The holiday season is here, time to participate in the joys and stress this season brings, including how to get through dinner with racist Uncle Sam or do-gooder Cousin Shaniqua.
We are told that we are in divided camps politically, socially, and economically. Typical options offered for coping are to tread lightly around those with whom we have differing opinions, and to focus on being grateful for what and who we have. Not finding either fully satisfying, I wonder if our way to move through the hustle and bustle of the next month is to be actively and radically curious. Curious about what people are saying, curious about our surroundings, curious about our own reactions.
I wonder what the next month could be like if we practiced curiosity, and invited others to practice curiosity with us. What fun it could be to ask the most wildly weird questions: What kind of tree is in your front yard? What is something I don’t know about you? Do you like dark or white meat on this Turkey? What is it like to be a smoker in an anti-smoking environment?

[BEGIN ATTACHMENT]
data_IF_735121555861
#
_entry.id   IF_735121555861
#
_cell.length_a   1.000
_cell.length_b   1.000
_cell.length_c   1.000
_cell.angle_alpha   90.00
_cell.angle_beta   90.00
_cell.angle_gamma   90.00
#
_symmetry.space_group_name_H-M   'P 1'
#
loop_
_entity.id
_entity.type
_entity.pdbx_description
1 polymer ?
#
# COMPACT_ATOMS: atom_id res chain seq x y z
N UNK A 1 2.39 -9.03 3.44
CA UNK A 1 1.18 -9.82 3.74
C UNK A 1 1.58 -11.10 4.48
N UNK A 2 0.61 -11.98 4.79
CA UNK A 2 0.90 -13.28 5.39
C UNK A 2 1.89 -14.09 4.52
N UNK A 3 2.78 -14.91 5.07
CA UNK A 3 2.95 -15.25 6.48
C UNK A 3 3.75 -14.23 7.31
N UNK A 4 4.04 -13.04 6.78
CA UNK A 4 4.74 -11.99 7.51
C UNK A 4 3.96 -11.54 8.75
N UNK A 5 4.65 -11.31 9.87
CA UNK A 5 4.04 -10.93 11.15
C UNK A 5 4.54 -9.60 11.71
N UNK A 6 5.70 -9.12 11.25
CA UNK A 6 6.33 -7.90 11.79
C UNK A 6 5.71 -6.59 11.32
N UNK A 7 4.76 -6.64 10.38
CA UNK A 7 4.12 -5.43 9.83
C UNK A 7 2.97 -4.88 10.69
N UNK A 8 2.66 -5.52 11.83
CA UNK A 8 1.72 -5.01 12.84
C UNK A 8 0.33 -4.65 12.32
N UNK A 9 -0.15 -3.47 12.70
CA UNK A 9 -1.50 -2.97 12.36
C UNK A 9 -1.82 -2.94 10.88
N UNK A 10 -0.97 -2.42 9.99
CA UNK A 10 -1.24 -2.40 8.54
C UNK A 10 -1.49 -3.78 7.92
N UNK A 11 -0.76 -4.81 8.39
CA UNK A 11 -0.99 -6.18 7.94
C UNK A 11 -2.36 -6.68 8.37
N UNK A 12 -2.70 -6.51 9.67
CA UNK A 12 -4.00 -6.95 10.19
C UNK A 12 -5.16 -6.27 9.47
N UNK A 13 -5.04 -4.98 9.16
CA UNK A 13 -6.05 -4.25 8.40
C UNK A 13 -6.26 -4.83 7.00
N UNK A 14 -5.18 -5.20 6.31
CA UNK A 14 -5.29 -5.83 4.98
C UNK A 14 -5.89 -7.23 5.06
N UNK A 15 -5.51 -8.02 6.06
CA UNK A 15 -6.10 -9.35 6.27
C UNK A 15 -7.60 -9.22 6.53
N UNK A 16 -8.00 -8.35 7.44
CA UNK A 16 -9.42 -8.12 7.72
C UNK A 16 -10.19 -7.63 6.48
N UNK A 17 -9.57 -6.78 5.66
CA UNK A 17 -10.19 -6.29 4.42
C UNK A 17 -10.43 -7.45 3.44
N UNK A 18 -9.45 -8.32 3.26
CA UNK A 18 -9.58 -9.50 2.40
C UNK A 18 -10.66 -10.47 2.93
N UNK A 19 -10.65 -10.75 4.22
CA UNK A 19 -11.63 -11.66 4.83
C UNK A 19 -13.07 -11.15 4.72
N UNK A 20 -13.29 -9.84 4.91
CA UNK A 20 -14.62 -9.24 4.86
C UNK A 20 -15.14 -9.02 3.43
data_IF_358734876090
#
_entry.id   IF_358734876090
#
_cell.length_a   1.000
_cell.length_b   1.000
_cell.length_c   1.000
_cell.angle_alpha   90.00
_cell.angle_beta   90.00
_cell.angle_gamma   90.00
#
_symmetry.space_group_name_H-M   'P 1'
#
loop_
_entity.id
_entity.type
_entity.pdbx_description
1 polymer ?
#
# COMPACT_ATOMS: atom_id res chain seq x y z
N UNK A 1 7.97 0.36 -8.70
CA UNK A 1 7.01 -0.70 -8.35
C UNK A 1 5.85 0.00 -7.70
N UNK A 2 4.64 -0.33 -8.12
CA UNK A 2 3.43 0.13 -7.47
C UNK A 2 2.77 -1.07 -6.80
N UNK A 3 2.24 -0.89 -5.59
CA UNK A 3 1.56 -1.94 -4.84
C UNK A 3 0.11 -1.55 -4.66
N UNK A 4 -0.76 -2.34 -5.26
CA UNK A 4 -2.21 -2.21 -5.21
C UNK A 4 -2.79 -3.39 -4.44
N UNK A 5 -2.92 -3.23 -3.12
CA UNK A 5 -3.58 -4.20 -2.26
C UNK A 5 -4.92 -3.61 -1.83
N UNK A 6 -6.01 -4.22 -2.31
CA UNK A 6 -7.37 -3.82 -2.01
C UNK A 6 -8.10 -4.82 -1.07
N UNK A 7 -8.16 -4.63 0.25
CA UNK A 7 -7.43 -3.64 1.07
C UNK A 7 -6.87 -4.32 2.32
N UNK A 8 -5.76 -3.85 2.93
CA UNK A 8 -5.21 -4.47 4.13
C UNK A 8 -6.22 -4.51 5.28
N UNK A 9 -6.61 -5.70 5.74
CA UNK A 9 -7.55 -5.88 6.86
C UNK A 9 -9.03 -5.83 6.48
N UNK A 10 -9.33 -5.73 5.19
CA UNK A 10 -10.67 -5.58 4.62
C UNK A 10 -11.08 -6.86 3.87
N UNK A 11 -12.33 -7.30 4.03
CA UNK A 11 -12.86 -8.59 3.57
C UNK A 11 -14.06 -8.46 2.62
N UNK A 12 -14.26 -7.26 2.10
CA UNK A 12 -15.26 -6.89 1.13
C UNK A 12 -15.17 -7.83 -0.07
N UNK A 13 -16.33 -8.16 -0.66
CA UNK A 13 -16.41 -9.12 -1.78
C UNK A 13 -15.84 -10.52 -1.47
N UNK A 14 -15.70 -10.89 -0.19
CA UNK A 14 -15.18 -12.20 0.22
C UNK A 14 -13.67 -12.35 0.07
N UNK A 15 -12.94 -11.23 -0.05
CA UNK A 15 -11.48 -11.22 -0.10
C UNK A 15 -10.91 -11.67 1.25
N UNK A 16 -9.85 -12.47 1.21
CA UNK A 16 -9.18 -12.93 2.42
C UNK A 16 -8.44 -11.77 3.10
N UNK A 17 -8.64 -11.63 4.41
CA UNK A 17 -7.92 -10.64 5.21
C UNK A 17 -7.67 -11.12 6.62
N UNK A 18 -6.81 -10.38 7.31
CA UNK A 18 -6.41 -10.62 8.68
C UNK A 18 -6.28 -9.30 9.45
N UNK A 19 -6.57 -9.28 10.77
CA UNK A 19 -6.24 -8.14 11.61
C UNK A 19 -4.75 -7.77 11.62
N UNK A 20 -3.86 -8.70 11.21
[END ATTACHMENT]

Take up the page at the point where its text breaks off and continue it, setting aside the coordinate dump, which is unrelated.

If curiosity is what leads us, the content of what is being said becomes a vehicle for more curiosity, versus a place to feel anxious, unsafe, angry, bored, etc. So yes, ask racist uncle Sam ‘what it is like to share your thoughts about Muslims here with us today?’ and ‘Uncle Sam do you want to hear what it is like for us?’ And ask cousin Shaniqua ‘How can I help with the cause that you love so much?’
Try the curiosity game with me, and I would love for you to share stories of questioning as we move though the holidays together.